So you’ve been heard about the Massachusetts data security regulations and want to know how they apply to REALTORS®.
In 2010, Massachusetts enacted comprehensive data security and protection regulations. The regulations apply to any person or business that collects, owns, or licenses personal information of a resident of the Commonwealth, including employees. Personal information includes a person’s first and last name in conjunction with their social security number, driver’s license number or state issued ID card number, or financial account number including credit or debit card numbers. Personal information does not include information that is lawfully obtained from publicly available information.
How REALTORS® can comply:
The statute and regulations require persons or businesses with personal information to develop a Written Information Security Program (WISP). The scope and complexity of the document will vary depending on the type of personal information you will keep and the resources you have available. The WISP must identify the measures that will be taken to safeguard both electronic and hardcopy files. For example, the regulations state that the WISP must specify “reasonable restrictions upon physical access to records containing personal information and storage of such records and data in locked facilities, storage areas or containers.” Additional information, including sample language for REALTORS® is posted on the Massachusetts Association of REALTORS® (MAR) website here: www.marealtor.com.
What sort of information in a real estate transaction would be considered personal?
It is important to recognize that in some real estate transactions no personal information may be collected by the broker. A common example of personal information would be a personal check from a buyer that includes a bank account number on the actual check. When the broker receives the check or a copy, this means that the broker has now collected personal information and needs to ensure that the information is protected in accordance with the regulations. By keeping the application in a locked file cabinet with limited access or redacting the personal information, the broker has taken one step to comply with the regulations. It is advised that all brokers review what information is taken from customers and clients, regardless of the type of transaction. Knowing in advance what information you collect will help you develop your WISP and remain in compliance. It is also important to review all forms and information that is collected from consumers to ensure that no unnecessary personal information is being collected.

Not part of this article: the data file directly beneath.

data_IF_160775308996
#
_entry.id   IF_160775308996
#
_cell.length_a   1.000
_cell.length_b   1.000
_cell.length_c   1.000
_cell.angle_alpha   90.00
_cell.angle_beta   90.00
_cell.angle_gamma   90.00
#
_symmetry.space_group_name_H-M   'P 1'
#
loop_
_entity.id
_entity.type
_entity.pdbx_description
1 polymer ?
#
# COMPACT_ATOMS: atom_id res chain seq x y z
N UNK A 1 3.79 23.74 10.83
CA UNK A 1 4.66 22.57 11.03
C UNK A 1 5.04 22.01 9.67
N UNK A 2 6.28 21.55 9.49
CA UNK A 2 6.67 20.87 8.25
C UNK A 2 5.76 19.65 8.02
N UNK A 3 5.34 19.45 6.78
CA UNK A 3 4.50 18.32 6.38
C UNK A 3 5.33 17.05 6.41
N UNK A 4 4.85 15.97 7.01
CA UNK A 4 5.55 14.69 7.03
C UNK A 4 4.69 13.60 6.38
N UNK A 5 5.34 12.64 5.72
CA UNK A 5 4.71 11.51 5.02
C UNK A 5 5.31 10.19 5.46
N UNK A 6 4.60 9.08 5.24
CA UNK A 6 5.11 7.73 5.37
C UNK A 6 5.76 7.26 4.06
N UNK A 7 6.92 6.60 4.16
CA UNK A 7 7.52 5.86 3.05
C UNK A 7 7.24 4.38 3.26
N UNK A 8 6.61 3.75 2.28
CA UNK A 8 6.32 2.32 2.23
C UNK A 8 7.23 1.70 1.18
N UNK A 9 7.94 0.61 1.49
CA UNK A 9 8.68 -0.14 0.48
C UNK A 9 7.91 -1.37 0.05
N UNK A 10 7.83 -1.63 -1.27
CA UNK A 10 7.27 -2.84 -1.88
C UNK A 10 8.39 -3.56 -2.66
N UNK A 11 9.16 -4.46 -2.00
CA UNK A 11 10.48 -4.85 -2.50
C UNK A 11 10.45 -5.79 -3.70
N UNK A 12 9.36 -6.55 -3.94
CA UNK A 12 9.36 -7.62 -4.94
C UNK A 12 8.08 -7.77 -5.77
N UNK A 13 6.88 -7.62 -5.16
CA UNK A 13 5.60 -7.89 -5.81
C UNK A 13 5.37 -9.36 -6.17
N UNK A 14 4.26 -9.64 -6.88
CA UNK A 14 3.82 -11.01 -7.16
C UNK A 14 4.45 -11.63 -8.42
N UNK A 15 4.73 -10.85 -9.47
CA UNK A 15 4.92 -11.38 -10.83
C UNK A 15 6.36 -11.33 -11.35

Does your office have to meet the same requirements imposed on large investment banks and other major corporations?
No. The Commonwealth’s Office of Consumer Affairs adopted a “risk-based” approach that directs a business to establish a written security program that takes into account the particular business's size, scope of business, amount of resources, nature and quantity of data collected or stored, and the need for security. This approach is especially important to those small businesses that do not handle or store large amounts of personal information.